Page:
Oil for Technology: Saudi Arabia - Japan Multi-Layered Reciprocal Relations, 1955-2018
Date: 1 June 2020
University of Exeter
PhD in Arab and Islamic Studies
2015 marked the 60th anniversary of the establishment of diplomatic relations between Saudi Arabia and Japan. This dissertation analyses more than six decades of bilateral relationship from 1955 and shows how and why it has shifted from a simply economy-incentive cooperation to multi-layered reciprocal relations. This work does it by ...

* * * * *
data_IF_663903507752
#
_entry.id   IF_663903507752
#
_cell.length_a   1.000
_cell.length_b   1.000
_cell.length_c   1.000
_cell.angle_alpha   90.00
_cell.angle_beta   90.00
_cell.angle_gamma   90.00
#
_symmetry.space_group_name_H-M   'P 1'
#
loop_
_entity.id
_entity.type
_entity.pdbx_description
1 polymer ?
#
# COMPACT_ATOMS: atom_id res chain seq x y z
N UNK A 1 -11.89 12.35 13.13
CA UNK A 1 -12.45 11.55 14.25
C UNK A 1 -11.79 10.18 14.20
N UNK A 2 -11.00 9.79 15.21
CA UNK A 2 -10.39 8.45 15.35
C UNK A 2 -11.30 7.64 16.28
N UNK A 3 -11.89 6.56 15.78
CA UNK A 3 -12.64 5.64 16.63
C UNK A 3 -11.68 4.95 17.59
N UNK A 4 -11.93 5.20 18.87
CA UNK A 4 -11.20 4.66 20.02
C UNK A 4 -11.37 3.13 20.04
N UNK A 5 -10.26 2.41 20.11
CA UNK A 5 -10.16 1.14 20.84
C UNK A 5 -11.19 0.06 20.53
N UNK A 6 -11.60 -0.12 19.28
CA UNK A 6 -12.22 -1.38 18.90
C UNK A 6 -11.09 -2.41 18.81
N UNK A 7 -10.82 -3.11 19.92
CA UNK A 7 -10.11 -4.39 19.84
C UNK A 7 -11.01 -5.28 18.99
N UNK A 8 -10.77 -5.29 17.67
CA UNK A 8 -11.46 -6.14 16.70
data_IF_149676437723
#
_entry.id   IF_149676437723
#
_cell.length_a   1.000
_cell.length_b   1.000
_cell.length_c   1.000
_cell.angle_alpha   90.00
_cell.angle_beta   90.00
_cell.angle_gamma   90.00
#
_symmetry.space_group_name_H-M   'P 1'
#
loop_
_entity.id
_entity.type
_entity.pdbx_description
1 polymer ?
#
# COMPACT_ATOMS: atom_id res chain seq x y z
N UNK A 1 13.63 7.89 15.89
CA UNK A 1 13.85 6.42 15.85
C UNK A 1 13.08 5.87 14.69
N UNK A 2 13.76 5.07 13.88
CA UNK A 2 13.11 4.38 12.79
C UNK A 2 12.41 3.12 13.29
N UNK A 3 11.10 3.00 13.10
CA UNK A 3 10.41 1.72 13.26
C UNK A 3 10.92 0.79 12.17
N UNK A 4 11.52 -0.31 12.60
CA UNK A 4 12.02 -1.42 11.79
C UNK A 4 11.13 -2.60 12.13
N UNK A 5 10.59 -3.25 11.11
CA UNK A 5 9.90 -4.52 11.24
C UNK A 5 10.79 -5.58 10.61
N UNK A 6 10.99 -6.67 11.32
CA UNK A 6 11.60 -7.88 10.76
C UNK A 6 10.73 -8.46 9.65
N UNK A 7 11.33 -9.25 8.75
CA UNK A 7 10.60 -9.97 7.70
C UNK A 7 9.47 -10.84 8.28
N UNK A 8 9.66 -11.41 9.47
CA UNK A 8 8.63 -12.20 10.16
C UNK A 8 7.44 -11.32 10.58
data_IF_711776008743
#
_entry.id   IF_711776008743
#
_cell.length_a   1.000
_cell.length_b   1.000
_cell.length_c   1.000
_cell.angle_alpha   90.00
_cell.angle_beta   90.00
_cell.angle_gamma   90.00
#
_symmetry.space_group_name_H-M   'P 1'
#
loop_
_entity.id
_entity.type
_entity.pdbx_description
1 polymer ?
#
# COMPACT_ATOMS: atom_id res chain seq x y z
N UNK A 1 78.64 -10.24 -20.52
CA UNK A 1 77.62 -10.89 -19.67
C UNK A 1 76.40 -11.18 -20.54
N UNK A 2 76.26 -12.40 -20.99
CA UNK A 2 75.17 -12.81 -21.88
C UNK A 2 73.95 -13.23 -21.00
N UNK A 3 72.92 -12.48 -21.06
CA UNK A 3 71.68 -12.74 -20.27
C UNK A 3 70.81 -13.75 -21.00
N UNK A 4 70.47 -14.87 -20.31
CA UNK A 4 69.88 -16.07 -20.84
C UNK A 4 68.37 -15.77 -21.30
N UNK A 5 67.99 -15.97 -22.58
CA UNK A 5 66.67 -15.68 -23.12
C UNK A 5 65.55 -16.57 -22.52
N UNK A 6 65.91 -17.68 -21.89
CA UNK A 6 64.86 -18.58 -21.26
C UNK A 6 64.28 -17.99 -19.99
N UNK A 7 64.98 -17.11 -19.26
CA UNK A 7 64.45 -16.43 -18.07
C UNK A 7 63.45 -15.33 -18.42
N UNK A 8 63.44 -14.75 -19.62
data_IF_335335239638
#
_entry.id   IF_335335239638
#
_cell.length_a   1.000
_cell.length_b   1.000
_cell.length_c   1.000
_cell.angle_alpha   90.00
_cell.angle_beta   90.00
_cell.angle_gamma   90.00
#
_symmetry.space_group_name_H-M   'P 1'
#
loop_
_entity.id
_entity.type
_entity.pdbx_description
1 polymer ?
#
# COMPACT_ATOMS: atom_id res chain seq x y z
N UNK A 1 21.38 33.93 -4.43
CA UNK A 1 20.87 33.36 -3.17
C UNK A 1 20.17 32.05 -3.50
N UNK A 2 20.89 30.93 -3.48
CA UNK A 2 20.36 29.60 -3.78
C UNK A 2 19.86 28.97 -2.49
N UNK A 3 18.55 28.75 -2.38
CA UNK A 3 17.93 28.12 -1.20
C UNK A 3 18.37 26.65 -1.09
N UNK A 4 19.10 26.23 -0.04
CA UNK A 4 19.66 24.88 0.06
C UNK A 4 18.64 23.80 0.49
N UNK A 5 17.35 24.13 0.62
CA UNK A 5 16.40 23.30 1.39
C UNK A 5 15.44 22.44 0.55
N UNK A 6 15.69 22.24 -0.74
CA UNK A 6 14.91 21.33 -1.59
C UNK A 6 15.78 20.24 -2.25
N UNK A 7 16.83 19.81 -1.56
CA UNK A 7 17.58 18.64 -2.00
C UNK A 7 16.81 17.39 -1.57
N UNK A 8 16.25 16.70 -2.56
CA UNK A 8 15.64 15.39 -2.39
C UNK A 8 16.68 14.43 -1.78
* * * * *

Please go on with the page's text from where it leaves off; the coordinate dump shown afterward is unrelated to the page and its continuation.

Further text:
2015 marked the 60th anniversary of the establishment of diplomatic relations between Saudi Arabia and Japan. This dissertation analyses more than six decades of bilateral relationship from 1955 and shows how and why it has shifted from a simply economy-incentive cooperation to multi-layered reciprocal relations. This work does it by studying four distinctive phases of relations, which are: 1) Japan’s first oil development and the 1973 oil crisis: 1955-1975; 2) Development of economic and technical cooperation following the 1975 bilateral agreement: 1975-1990; 3) Enhancement of multi-layered reciprocal relations: 1990-2013; and 4) Japan’s techno-economic diplomacy on energy and security under the second Abe administration: 2013-2018. This dissertation argues that Saudi–Japanese relations obey to the following guideline: (Saudi) oil for (Japanese) technology. In other words, Japanese technical expertise has been crucial for Saudi Arabia to modernize its economy since the 1960s while Saudi oil has been vital for Japan to develop its manufacturing industry during the same period. Although this relationship has experienced some turbulent period, the oil crisis in the 1970s only reinforced the perception in Tokyo that political stability in the Gulf is indispensable to maintain sustainable Japanese economic growth. The bilateral partnership of the ‘Saudi–Japan Vision 2030’, formulated in October 2016, shall be understood in this historical context. For Saudi Arabia, the Japanese package of cooperation for investment, technology transfer and human resource development is perceived as a much-needed economic engine to revitalize its economy and local industries, while the Japanese government has identified synergy effects on their economic growth initiative of ‘Abenomics’. In order to develop this argument, this dissertation relies on more than 50 personal interviews (undertaken with retired Japanese ambassadors and diplomats, Saudi officials and Saudi-Japanese joint venture company executives etc.), on personal observation conducted during the author’s work assignments between 2011 and 2015, and on governmental documents and diplomatic cables. In particular, Japanese Ministry of Foreign Affairs’ diplomatic cables and documents which had never been thoroughly and comprehensively investigated have provided an invaluable resource for this research.
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